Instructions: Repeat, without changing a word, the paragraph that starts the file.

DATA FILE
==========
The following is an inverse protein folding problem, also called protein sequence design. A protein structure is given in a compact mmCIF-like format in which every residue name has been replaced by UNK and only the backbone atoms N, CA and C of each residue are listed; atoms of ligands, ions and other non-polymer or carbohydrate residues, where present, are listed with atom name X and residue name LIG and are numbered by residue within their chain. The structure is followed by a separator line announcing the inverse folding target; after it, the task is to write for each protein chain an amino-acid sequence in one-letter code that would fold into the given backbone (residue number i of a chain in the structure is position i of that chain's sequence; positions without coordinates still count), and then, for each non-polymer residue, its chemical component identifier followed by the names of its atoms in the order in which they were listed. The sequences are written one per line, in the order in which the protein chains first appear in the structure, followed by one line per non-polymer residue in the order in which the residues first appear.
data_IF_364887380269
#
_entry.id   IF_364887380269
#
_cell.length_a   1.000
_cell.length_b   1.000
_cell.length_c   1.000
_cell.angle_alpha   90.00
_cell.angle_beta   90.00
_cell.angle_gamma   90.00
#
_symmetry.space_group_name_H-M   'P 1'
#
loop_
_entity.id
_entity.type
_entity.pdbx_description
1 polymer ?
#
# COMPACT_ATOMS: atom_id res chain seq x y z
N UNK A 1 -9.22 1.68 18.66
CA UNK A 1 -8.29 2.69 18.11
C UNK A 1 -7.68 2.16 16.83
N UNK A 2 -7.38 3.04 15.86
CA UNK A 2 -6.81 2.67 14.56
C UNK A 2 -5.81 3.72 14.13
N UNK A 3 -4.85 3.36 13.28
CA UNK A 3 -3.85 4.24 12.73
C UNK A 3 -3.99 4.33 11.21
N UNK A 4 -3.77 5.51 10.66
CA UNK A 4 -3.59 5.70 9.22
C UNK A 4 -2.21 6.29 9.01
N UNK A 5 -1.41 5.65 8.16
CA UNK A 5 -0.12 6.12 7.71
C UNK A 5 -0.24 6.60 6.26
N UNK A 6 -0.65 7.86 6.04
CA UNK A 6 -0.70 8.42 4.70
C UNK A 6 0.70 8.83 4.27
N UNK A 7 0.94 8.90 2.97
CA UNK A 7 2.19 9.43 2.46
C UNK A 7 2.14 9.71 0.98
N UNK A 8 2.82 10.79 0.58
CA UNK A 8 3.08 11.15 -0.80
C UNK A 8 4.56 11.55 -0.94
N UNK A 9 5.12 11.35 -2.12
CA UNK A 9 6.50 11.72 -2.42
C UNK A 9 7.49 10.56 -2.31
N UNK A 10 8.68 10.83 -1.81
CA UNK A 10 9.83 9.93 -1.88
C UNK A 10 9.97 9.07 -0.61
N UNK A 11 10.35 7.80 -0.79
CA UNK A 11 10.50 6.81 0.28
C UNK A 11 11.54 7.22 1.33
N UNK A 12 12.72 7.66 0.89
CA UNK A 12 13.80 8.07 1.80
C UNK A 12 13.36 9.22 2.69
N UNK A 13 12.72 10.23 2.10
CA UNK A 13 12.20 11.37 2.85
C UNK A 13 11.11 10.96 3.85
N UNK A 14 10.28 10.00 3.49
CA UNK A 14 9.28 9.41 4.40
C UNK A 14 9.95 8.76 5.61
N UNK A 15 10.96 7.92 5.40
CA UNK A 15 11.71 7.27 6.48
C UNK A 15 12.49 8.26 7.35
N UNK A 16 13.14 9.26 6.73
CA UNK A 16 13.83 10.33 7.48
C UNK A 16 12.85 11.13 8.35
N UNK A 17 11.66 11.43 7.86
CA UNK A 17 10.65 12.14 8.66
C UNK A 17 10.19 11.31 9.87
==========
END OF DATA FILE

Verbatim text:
The following is an inverse protein folding problem, also called protein sequence design. A protein structure is given in a compact mmCIF-like format in which every residue name has been replaced by UNK and only the backbone atoms N, CA and C of each residue are listed; atoms of ligands, ions and other non-polymer or carbohydrate residues, where present, are listed with atom name X and residue name LIG and are numbered by residue within their chain. The structure is followed by a separator line announcing the inverse folding target; after it, the task is to write for each protein chain an amino-acid sequence in one-letter code that would fold into the given backbone (residue number i of a chain in the structure is position i of that chain's sequence; positions without coordinates still count), and then, for each non-polymer residue, its chemical component identifier followed by the names of its atoms in the order in which they were listed. The sequences are written one per line, in the order in which the protein chains first appear in the structure, followed by one line per non-polymer residue in the order in which the residues first appear.